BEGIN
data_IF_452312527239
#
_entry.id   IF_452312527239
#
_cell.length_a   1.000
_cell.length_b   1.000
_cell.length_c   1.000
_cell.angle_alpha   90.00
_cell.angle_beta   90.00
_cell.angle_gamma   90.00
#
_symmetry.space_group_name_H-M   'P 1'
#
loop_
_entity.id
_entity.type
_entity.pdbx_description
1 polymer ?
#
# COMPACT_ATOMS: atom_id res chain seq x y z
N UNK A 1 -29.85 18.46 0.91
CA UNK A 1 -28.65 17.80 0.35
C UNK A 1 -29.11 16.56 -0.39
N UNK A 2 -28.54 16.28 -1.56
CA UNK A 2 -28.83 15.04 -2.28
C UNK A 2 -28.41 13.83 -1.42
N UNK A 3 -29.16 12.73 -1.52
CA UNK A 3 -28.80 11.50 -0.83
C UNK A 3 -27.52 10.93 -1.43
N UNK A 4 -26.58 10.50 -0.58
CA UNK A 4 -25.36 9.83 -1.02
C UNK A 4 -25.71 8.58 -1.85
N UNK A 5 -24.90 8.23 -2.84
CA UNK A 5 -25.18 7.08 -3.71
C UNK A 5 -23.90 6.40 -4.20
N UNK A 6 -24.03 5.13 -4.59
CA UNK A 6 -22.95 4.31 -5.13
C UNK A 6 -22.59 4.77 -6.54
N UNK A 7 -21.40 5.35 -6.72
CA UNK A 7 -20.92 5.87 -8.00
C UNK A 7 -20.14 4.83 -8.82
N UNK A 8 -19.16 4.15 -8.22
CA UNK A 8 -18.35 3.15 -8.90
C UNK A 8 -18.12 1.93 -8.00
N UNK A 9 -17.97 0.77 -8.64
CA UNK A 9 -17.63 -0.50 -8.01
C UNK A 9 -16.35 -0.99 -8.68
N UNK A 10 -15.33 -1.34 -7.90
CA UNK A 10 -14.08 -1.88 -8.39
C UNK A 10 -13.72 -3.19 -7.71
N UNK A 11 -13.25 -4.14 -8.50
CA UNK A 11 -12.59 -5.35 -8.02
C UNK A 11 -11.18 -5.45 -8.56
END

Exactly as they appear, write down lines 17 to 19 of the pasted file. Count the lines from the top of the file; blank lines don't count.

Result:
_entity.pdbx_description
1 polymer ?
#